The real world is different to a textbook
I almost feel silly writing an article about customer service. It seems obvious to me that every business is aware of how important it is to deliver exceptional customer service. Every business textbook and every piece of business advice mentions exceptional customer service as a core part of any business model.
Why then are there still so many examples of horrific customer service?
My impression is that the textbook theory is often difficult to translate into the real world.
I recently had an experience that I wouldn’t have believed if it didn’t happen to me.
I was engaged by a firm to do a small speaking tour over three cities. The firm utilised motels for the first two cities and they were well setup with breakfast and data projectors and were quite efficient in the way it was all delivered. The tour seemed to be going along quite nicely. At the third city, there was a relatively new café that this firm was using to hold small lunches and have coffee meetings. It seemed like a nice café and they wanted to support a new business. Unfortunately someone forgot to tell the owner that this firm was trying to help him.
From the time we arrived, everything was a problem. The guests were due to arrive at 7am. We arrived at 6.30am to find the business locked up. A few phone calls later we finally managed to get someone there a few minutes before 7am. When we were shown to the courtyard we discovered nowhere that we could project our data projector onto. We asked for a sheet and hastily re-arranged the furniture. A quick request for an extension lead and we had the computer and data projector setup in time before the first guest arrived. It wasn’t perfect but it was workable.
The guests arrived and we sat them around the courtyard. They ordered their breakfast and we were almost ready to start the presentation. They had music piped through the entire café so before I started I asked the owner if he could possibly turn the music off in the courtyard if it was a separate audio zone or if not, could he just turn it down a little. This was the first hint I saw that something was wrong. The owner grunted (which I took as a yes) and rolled his eyes and vaguely agreed.
I started the presentation and I was about 15 minutes into it with an audience hanging off every word I said when the owner came out into the courtyard and asked if everything was OK. We all nodded in agreement but then I made a mistake. I asked if it was possible for the music to be turned down further.
Customer service meltdown!
His rant started. “You people would have to be the rudest people I have ever met. You book out my courtyard and don’t allow any of my regular clients out here [I counted two other people in the entire café]; you ask for a sheet and an extension lead [when it was booked we asked for these to be setup]; you re-arrange the furniture in my courtyard and now you expect me to turn down the music in my entire café just to suit you. We are not setup to have a presentation here and I can’t believe the hide of you to book a presentation in my café. If you have a good hard look at yourselves, you will agree that your behaviour has been incredibly rude [as opposed to his very polite behaviour].” The comments in brackets were my thoughts but I was too scared to utter them. You can imagine the people in the audience at this stage had their jaws on the ground. To make it even more embarrassing for the people in the audience, they were all locals and this reflected very poorly on their local business community.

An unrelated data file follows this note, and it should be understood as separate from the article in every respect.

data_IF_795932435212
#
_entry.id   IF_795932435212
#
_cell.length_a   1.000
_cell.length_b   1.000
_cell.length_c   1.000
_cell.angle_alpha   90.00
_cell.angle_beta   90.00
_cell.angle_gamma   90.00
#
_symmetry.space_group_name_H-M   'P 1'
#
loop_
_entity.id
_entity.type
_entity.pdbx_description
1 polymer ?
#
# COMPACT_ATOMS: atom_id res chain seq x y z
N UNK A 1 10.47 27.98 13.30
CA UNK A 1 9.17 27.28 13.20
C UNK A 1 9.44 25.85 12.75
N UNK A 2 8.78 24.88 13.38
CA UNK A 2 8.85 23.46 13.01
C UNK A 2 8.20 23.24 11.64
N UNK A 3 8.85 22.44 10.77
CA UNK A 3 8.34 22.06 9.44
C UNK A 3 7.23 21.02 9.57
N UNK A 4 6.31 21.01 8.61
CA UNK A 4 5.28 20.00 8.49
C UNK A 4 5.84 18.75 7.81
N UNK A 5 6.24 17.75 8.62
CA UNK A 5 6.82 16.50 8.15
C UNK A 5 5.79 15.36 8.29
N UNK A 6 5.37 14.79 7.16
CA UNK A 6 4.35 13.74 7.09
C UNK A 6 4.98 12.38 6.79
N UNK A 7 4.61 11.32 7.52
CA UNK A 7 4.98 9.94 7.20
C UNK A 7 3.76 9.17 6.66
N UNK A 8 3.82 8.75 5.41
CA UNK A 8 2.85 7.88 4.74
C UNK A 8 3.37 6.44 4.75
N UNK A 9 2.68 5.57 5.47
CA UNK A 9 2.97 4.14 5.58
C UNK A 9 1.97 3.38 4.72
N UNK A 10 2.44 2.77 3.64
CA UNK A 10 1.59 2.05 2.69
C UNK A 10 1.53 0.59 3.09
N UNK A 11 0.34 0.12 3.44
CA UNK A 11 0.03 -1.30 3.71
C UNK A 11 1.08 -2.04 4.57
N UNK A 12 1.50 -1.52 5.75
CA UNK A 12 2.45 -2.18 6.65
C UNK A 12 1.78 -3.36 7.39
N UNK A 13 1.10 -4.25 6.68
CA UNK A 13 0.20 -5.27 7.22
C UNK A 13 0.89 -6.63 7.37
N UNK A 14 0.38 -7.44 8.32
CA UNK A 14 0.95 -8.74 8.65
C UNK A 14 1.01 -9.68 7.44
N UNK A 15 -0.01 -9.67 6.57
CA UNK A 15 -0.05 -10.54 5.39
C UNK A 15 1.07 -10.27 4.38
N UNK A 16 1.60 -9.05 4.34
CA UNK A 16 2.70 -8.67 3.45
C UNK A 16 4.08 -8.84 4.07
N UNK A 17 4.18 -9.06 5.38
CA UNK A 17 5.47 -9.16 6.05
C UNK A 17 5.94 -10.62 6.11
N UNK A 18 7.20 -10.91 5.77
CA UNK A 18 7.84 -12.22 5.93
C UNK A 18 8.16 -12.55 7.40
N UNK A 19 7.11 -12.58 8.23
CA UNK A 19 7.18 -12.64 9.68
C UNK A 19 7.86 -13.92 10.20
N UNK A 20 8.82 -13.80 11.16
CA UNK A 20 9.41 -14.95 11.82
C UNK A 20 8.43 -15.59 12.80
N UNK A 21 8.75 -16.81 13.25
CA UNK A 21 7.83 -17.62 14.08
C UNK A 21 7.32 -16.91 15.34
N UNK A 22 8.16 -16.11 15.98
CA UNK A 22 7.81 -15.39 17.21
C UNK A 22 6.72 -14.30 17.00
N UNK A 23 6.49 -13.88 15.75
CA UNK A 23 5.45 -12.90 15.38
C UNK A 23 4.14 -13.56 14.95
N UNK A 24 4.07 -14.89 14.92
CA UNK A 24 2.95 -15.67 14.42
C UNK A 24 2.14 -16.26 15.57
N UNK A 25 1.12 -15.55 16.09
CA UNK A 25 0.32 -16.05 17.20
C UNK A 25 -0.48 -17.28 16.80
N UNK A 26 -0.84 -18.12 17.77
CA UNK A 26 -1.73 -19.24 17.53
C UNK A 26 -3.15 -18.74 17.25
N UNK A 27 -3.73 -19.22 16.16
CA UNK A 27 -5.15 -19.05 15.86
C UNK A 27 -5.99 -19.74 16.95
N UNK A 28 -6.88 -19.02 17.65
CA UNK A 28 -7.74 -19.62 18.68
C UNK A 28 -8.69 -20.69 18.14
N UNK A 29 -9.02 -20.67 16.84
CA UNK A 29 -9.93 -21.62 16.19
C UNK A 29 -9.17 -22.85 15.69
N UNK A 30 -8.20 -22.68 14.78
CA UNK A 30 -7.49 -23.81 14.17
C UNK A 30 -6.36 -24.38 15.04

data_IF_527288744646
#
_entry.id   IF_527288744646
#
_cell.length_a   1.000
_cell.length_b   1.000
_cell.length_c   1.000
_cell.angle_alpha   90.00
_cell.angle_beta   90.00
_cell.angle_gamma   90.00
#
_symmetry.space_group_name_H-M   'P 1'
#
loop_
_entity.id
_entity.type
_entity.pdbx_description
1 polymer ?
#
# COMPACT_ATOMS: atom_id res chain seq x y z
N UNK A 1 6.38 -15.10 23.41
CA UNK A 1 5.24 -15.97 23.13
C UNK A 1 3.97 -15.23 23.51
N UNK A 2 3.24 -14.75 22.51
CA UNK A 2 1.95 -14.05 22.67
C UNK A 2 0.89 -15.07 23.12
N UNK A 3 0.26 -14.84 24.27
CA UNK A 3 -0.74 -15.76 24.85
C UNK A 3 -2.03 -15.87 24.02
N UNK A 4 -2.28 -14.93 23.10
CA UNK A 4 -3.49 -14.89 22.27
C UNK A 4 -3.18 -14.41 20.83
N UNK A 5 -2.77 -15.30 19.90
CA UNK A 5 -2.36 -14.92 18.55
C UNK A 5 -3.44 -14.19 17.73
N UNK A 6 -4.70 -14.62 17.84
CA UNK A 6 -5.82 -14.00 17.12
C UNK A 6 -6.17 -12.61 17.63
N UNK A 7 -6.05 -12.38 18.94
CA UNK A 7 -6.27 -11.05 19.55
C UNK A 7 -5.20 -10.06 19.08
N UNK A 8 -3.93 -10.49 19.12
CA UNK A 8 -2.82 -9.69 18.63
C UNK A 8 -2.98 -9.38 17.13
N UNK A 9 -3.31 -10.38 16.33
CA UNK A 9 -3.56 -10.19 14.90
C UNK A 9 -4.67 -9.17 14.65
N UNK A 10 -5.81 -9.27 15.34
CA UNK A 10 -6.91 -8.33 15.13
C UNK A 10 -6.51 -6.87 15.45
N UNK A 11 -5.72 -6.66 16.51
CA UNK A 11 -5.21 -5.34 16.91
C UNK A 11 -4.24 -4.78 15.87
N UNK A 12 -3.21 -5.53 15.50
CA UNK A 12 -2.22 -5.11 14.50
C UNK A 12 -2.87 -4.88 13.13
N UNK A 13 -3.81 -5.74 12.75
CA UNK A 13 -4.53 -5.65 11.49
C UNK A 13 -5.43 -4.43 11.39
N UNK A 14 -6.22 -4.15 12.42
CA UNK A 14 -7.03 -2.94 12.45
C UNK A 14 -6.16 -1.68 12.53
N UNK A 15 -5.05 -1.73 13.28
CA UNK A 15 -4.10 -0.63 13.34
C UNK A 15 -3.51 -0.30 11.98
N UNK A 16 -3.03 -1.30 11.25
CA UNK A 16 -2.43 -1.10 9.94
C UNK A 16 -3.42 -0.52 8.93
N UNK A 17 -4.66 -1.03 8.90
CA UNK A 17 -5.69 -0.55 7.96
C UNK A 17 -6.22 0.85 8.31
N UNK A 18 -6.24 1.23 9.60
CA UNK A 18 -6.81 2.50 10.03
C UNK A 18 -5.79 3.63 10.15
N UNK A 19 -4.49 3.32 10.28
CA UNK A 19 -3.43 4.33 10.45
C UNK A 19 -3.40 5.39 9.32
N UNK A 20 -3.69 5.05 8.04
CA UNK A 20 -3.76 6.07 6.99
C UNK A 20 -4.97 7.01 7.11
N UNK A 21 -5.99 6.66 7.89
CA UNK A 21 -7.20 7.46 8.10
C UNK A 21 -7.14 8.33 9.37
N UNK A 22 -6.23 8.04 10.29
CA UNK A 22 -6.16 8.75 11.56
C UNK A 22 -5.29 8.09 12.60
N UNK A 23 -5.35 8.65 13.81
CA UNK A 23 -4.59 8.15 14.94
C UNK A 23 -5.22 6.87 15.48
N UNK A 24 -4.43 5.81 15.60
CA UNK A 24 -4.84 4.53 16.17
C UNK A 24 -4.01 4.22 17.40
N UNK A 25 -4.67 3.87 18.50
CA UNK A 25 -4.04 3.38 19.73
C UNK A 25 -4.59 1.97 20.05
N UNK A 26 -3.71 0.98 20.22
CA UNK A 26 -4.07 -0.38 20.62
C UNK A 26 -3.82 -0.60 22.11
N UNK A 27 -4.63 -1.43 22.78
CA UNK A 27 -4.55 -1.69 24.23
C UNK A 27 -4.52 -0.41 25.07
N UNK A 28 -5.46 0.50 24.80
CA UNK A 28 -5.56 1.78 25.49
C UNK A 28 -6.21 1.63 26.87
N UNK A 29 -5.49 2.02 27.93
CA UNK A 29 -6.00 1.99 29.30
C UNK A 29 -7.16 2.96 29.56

After having had his say and discharged this burden he had been carrying around for the last 30 minutes, he turned, with great pride, to walk off. I was still in shock at his behaviour so I probably wasn’t thinking straight when I asked, “So I can assume that was a NO to turning the music down?” You can probably guess that his reply contained one or two words mixed in with the expletives and it was at about this time I started fearing for my safety. Luckily for me he was satisfied with his display and stormed out the door.
Now I fully understand if you don’t believe this story because we all went silent for about 10 seconds as were all in complete shock. I regathered my composure, announced to the audience that I would apparently have to speak louder to overcome the music and continued on my merry way.
Sure, the owner here might have had a bad sleep or received some bad news but there is no excuse for customer service at this level. To blame the organiser of this meeting for daring to consider their establishment for a business meeting is terrible. As you can imagine, every single person at that meeting vowed never to return to that café and I am certain this story has been told umpteen times in the local community.
At very worst the owner could have expressed his disappointment after the meeting was concluded but better still he could have spoken to the organiser afterwards and asked what he could have setup ready for the next time they wanted to use his café.
Some people are in the wrong jobs and some people just shouldn’t be business owners. I think this go was in both camps and it rates as the absolute worst customer service experience I have ever witnessed. The only silver lining was that in the audience on that day was an insolvency accountant and afterwards he was rubbing his hands together. With customer service that bad, this insolvency expert assumed it wouldn’t be long before he had a new client.
Tell me the worst customer service experience you have ever seen at [email protected].
More Managed Service Provider articles
- How to protect customers and employees: Simple health verification form
- On being an MSP during the coronavirus pandemic
- Get your message out: Make your business tagline work for you
- How do you make the leap from owning a job to owning a business?
- How to get employees comfortable with business change